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    When you have a family and obligations not everyone CAN just drop it all and go off into the wild blue yonder. I bugged out years ago but it wasn't done strictly for that reason. When the oil industry went bust every place that I had ever worked for went out of business. Unemployment was over 30% and in some locals, it was over 40%. There were people living in their cars with children in roadside parks. There were NO jobs for any of the several crafts that I am well trained in. Fortunately, I was a really BIG boy and that allowed me options that not everyone could take advantage of. Among other things I made good money, a dollar per thousand pounds, loading trucks and often had 3/4 million pound weeks. I put my wife through college doing that and bouncing in bars with a friend and occasionally being paid muscle for "debt" collections. When my wife graduated we left and lost our home and most everything we had to start over someplace else. We knew that if we had to start over we wanted OUT of the big city sort of life and pulled the trigger and bugged out. I lost my home and let my family and every friend that I had ever had behind.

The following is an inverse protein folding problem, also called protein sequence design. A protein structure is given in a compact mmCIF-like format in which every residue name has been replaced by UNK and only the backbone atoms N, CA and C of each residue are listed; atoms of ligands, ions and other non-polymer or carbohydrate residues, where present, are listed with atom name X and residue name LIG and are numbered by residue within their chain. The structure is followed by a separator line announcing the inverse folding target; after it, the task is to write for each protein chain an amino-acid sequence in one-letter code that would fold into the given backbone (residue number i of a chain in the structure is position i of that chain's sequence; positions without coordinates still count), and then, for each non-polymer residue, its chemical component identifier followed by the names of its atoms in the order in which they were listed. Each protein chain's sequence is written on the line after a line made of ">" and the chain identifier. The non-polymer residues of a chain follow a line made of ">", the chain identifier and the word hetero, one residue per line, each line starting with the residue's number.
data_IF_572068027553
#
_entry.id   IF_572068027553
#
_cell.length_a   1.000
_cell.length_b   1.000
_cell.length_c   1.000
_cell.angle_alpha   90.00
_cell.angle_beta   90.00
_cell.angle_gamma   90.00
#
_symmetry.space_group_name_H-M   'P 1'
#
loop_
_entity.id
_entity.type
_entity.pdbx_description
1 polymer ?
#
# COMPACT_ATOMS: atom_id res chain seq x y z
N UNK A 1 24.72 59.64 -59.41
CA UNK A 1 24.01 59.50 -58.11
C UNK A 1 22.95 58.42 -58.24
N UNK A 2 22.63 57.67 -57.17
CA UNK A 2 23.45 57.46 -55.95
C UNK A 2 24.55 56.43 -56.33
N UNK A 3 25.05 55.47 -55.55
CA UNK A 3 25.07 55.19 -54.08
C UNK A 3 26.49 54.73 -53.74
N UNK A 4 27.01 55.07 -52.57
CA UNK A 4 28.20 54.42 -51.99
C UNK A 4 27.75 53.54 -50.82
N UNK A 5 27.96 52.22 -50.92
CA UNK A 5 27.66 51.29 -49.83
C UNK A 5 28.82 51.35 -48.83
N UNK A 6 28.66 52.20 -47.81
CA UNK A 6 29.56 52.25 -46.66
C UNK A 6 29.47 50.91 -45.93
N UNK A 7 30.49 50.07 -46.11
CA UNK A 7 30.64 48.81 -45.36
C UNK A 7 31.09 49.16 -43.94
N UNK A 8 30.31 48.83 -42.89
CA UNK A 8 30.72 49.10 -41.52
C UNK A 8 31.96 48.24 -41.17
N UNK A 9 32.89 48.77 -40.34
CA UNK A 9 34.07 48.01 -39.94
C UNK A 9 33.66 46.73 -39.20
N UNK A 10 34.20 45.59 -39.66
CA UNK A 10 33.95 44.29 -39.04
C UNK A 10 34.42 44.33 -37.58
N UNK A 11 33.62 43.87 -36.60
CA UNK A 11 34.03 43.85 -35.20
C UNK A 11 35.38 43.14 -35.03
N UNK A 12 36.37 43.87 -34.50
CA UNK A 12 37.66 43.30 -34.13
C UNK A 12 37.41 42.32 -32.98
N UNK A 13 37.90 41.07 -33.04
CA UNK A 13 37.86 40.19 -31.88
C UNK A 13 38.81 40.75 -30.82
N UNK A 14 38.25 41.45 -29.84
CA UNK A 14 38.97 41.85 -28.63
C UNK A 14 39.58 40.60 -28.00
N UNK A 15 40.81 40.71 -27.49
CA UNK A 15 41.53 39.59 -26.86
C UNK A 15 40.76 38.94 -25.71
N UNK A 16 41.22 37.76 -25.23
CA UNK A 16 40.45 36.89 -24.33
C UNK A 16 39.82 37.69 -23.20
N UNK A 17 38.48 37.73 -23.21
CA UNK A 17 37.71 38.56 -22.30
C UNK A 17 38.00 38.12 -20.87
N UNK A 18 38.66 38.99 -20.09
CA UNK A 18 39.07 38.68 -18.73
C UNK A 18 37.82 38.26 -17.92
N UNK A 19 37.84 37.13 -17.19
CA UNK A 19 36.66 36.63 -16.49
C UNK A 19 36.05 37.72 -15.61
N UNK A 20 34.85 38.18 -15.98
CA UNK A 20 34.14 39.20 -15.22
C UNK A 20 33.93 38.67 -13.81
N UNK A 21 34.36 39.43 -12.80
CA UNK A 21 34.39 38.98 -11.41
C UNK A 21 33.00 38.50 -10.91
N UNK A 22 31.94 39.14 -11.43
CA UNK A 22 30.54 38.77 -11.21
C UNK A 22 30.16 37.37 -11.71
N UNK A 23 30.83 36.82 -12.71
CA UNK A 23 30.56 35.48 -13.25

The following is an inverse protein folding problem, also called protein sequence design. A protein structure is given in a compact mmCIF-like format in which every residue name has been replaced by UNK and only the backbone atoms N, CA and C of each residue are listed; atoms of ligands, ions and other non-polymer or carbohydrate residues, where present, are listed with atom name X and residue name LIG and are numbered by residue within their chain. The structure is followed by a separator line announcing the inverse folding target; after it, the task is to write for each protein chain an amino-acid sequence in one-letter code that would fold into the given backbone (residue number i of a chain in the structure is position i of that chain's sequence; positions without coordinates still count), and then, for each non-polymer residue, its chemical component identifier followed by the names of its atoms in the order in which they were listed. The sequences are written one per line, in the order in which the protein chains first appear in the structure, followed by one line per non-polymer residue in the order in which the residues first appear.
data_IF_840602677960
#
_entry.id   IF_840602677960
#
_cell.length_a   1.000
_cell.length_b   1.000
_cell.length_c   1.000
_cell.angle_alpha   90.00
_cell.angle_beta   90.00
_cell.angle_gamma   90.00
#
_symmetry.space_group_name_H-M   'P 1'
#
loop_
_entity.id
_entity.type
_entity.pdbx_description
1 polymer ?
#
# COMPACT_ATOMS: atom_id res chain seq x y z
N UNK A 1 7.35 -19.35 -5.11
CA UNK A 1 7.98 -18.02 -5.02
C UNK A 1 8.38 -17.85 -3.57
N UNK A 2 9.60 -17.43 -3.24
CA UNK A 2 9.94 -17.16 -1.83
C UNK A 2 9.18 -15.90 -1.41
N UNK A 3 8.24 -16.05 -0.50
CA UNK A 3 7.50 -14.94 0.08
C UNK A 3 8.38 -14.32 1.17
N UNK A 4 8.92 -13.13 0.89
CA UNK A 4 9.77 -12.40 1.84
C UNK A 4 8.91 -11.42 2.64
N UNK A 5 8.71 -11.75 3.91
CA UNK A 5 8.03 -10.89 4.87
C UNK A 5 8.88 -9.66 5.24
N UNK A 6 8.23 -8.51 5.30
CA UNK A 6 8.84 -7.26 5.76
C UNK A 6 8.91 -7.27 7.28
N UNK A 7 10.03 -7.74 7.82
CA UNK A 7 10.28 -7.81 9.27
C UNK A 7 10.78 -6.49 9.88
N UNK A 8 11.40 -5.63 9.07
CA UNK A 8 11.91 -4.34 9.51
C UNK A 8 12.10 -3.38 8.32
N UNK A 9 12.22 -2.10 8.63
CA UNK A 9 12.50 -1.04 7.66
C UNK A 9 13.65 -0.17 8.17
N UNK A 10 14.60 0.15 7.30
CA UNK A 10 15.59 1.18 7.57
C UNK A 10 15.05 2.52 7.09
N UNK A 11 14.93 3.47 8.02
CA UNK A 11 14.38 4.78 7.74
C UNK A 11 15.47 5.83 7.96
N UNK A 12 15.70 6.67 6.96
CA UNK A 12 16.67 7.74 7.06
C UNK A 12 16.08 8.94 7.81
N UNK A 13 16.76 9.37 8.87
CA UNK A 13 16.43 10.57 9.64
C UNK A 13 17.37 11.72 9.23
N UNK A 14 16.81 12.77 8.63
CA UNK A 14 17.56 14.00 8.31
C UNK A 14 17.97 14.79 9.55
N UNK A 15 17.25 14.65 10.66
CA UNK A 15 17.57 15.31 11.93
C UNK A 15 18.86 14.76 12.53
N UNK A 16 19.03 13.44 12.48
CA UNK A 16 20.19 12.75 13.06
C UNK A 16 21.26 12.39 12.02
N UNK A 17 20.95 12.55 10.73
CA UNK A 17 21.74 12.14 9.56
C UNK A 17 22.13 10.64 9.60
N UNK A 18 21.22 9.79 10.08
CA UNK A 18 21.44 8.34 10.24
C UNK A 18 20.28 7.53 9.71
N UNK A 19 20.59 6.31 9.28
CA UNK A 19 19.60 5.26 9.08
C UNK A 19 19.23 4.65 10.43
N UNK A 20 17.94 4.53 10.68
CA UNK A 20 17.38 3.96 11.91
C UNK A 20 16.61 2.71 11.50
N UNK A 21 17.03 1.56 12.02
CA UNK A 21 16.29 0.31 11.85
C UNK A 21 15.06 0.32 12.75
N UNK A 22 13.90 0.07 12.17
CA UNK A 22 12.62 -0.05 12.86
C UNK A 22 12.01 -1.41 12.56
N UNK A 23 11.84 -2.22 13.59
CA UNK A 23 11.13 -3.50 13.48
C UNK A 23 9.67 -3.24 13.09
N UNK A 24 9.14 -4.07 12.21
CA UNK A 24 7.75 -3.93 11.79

If things hadn't happened the way they did I doubt that I would have ever left. We had a good life in a place that I loved with a home we liked. I did load trucks and made a lot of money doing it. I even eventually was hired by that company. I was sort of old for it though and it was wearing and tearing up my body. There wasn't anything left of the town that I had grown up in. When the oil industry folded up there just wasn't any work for the skilled crafts left there.